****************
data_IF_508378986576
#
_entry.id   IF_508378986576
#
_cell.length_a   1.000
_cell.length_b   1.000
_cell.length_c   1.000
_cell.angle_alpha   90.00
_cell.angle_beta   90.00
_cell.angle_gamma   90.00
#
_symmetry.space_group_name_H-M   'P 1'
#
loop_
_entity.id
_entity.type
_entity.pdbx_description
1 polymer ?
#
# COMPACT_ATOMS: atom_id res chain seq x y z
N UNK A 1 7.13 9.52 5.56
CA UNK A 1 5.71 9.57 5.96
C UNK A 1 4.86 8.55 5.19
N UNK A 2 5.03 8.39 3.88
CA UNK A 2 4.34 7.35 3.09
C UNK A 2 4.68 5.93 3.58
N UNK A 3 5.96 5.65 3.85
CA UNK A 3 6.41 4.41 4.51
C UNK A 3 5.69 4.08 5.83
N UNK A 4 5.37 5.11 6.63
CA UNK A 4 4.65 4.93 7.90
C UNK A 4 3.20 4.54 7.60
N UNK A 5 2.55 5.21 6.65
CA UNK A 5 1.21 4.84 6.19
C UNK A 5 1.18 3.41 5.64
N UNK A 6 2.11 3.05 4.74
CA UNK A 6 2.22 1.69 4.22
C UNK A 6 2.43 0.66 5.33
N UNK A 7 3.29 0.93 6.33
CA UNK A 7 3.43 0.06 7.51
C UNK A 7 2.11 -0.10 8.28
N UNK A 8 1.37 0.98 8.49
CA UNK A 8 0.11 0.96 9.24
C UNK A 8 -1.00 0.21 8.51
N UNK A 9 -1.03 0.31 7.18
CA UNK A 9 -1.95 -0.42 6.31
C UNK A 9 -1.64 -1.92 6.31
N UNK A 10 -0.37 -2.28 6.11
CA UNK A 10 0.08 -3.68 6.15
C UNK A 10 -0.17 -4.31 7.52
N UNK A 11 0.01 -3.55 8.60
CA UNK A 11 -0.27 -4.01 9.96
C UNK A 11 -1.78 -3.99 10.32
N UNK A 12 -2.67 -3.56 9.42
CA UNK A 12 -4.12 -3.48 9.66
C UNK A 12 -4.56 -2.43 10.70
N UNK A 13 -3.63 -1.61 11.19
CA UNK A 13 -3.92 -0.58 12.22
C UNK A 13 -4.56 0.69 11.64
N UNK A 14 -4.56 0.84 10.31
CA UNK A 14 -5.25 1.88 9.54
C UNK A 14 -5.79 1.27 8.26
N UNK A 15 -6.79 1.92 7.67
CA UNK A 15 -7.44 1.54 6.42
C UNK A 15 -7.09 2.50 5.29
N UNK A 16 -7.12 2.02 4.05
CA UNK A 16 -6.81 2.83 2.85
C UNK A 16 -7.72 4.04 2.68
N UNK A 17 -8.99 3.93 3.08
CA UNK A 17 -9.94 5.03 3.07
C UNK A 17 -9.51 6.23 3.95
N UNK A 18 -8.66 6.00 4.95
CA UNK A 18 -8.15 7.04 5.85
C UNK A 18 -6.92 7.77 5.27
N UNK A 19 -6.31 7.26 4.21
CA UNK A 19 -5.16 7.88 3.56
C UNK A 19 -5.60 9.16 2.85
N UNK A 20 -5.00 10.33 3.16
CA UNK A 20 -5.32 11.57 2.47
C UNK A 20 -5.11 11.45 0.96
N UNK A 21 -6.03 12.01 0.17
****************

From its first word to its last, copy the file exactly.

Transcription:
data_IF_508378986576
#
_entry.id   IF_508378986576
#
_cell.length_a   1.000
_cell.length_b   1.000
_cell.length_c   1.000
_cell.angle_alpha   90.00
_cell.angle_beta   90.00
_cell.angle_gamma   90.00
#
_symmetry.space_group_name_H-M   'P 1'
#
loop_
_entity.id
_entity.type
_entity.pdbx_description
1 polymer ?
#
# COMPACT_ATOMS: atom_id res chain seq x y z
N UNK A 1 7.13 9.52 5.56
CA UNK A 1 5.71 9.57 5.96
C UNK A 1 4.86 8.55 5.19
N UNK A 2 5.03 8.39 3.88
CA UNK A 2 4.34 7.35 3.09
C UNK A 2 4.68 5.93 3.58
N UNK A 3 5.96 5.65 3.85
CA UNK A 3 6.41 4.41 4.51
C UNK A 3 5.69 4.08 5.83
N UNK A 4 5.37 5.11 6.63
CA UNK A 4 4.65 4.93 7.90
C UNK A 4 3.20 4.54 7.60
N UNK A 5 2.55 5.21 6.65
CA UNK A 5 1.21 4.84 6.19
C UNK A 5 1.18 3.41 5.64
N UNK A 6 2.11 3.05 4.74
CA UNK A 6 2.22 1.69 4.22
C UNK A 6 2.43 0.66 5.33
N UNK A 7 3.29 0.93 6.33
CA UNK A 7 3.43 0.06 7.51
C UNK A 7 2.11 -0.10 8.28
N UNK A 8 1.37 0.98 8.49
CA UNK A 8 0.11 0.96 9.24
C UNK A 8 -1.00 0.21 8.51
N UNK A 9 -1.03 0.31 7.18
CA UNK A 9 -1.95 -0.42 6.31
C UNK A 9 -1.64 -1.92 6.31
N UNK A 10 -0.37 -2.28 6.11
CA UNK A 10 0.08 -3.68 6.15
C UNK A 10 -0.17 -4.31 7.52
N UNK A 11 0.01 -3.55 8.60
CA UNK A 11 -0.27 -4.01 9.96
C UNK A 11 -1.78 -3.99 10.32
N UNK A 12 -2.67 -3.56 9.42
CA UNK A 12 -4.12 -3.48 9.66
C UNK A 12 -4.56 -2.43 10.70
N UNK A 13 -3.63 -1.61 11.19
CA UNK A 13 -3.92 -0.58 12.22
C UNK A 13 -4.56 0.69 11.64
N UNK A 14 -4.56 0.84 10.31
CA UNK A 14 -5.25 1.88 9.54
C UNK A 14 -5.79 1.27 8.26
N UNK A 15 -6.79 1.92 7.67
CA UNK A 15 -7.44 1.54 6.42
C UNK A 15 -7.09 2.50 5.29
N UNK A 16 -7.12 2.02 4.05
CA UNK A 16 -6.81 2.83 2.85
C UNK A 16 -7.72 4.04 2.68
N UNK A 17 -8.99 3.93 3.08
CA UNK A 17 -9.94 5.03 3.07
C UNK A 17 -9.51 6.23 3.95
N UNK A 18 -8.66 6.00 4.95
CA UNK A 18 -8.15 7.04 5.85
C UNK A 18 -6.92 7.77 5.27
N UNK A 19 -6.31 7.26 4.21
CA UNK A 19 -5.16 7.88 3.56
C UNK A 19 -5.60 9.16 2.85
N UNK A 20 -5.00 10.33 3.16
CA UNK A 20 -5.32 11.57 2.47
C UNK A 20 -5.11 11.45 0.96
N UNK A 21 -6.03 12.01 0.17